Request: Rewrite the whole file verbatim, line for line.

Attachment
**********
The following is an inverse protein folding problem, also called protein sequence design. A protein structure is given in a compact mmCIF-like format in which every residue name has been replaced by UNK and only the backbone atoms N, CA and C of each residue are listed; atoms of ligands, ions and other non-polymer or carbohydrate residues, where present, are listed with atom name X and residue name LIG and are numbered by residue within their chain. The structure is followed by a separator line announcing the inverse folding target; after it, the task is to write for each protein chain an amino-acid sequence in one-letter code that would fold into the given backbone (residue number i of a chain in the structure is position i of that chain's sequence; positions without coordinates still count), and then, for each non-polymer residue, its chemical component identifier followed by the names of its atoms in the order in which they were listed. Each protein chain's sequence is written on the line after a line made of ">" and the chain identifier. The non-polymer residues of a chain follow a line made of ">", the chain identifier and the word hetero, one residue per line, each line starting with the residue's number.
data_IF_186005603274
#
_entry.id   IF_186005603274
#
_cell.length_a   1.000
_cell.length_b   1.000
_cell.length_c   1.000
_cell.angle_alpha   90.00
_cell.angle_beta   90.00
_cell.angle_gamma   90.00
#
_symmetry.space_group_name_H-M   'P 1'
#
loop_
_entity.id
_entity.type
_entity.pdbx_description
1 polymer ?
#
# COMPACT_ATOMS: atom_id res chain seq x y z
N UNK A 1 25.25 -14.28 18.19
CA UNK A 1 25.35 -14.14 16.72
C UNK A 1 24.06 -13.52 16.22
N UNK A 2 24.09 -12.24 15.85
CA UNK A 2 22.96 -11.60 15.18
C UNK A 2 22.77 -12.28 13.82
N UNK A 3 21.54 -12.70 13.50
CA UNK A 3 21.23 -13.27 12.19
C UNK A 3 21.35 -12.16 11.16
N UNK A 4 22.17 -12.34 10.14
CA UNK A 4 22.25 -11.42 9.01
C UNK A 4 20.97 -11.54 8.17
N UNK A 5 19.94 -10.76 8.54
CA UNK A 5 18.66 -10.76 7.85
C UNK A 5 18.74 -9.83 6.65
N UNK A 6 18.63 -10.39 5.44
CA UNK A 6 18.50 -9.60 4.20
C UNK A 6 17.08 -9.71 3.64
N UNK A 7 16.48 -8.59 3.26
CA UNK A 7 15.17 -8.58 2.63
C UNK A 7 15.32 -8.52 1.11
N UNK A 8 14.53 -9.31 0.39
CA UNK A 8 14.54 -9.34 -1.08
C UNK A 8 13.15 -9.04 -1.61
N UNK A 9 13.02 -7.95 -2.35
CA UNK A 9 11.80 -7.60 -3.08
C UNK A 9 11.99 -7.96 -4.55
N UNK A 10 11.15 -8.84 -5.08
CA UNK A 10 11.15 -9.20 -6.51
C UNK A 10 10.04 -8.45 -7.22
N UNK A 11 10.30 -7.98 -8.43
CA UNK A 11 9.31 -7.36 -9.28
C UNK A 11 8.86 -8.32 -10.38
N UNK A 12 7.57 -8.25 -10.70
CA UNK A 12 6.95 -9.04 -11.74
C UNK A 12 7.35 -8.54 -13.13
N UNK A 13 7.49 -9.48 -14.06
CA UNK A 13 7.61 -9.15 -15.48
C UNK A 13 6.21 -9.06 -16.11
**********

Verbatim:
The following is an inverse protein folding problem, also called protein sequence design. A protein structure is given in a compact mmCIF-like format in which every residue name has been replaced by UNK and only the backbone atoms N, CA and C of each residue are listed; atoms of ligands, ions and other non-polymer or carbohydrate residues, where present, are listed with atom name X and residue name LIG and are numbered by residue within their chain. The structure is followed by a separator line announcing the inverse folding target; after it, the task is to write for each protein chain an amino-acid sequence in one-letter code that would fold into the given backbone (residue number i of a chain in the structure is position i of that chain's sequence; positions without coordinates still count), and then, for each non-polymer residue, its chemical component identifier followed by the names of its atoms in the order in which they were listed. Each protein chain's sequence is written on the line after a line made of ">" and the chain identifier. The non-polymer residues of a chain follow a line made of ">", the chain identifier and the word hetero, one residue per line, each line starting with the residue's number.
data_IF_186005603274
#
_entry.id   IF_186005603274
#
_cell.length_a   1.000
_cell.length_b   1.000
_cell.length_c   1.000
_cell.angle_alpha   90.00
_cell.angle_beta   90.00
_cell.angle_gamma   90.00
#
_symmetry.space_group_name_H-M   'P 1'
#
loop_
_entity.id
_entity.type
_entity.pdbx_description
1 polymer ?
#
# COMPACT_ATOMS: atom_id res chain seq x y z
N UNK A 1 25.25 -14.28 18.19
CA UNK A 1 25.35 -14.14 16.72
C UNK A 1 24.06 -13.52 16.22
N UNK A 2 24.09 -12.24 15.85
CA UNK A 2 22.96 -11.60 15.18
C UNK A 2 22.77 -12.28 13.82
N UNK A 3 21.54 -12.70 13.50
CA UNK A 3 21.23 -13.27 12.19
C UNK A 3 21.35 -12.16 11.16
N UNK A 4 22.17 -12.34 10.14
CA UNK A 4 22.25 -11.42 9.01
C UNK A 4 20.97 -11.54 8.17
N UNK A 5 19.94 -10.76 8.54
CA UNK A 5 18.66 -10.76 7.85
C UNK A 5 18.74 -9.83 6.65
N UNK A 6 18.63 -10.39 5.44
CA UNK A 6 18.50 -9.60 4.20
C UNK A 6 17.08 -9.71 3.64
N UNK A 7 16.48 -8.59 3.26
CA UNK A 7 15.17 -8.58 2.63
C UNK A 7 15.32 -8.52 1.11
N UNK A 8 14.53 -9.31 0.39
CA UNK A 8 14.54 -9.34 -1.08
C UNK A 8 13.15 -9.04 -1.61
N UNK A 9 13.02 -7.95 -2.35
CA UNK A 9 11.80 -7.60 -3.08
C UNK A 9 11.99 -7.96 -4.55
N UNK A 10 11.15 -8.84 -5.08
CA UNK A 10 11.15 -9.20 -6.51
C UNK A 10 10.04 -8.45 -7.22
N UNK A 11 10.30 -7.98 -8.43
CA UNK A 11 9.31 -7.36 -9.28
C UNK A 11 8.86 -8.32 -10.38
N UNK A 12 7.57 -8.25 -10.70
CA UNK A 12 6.95 -9.04 -11.74
C UNK A 12 7.35 -8.54 -13.13
N UNK A 13 7.49 -9.48 -14.06
CA UNK A 13 7.61 -9.15 -15.48
C UNK A 13 6.21 -9.06 -16.11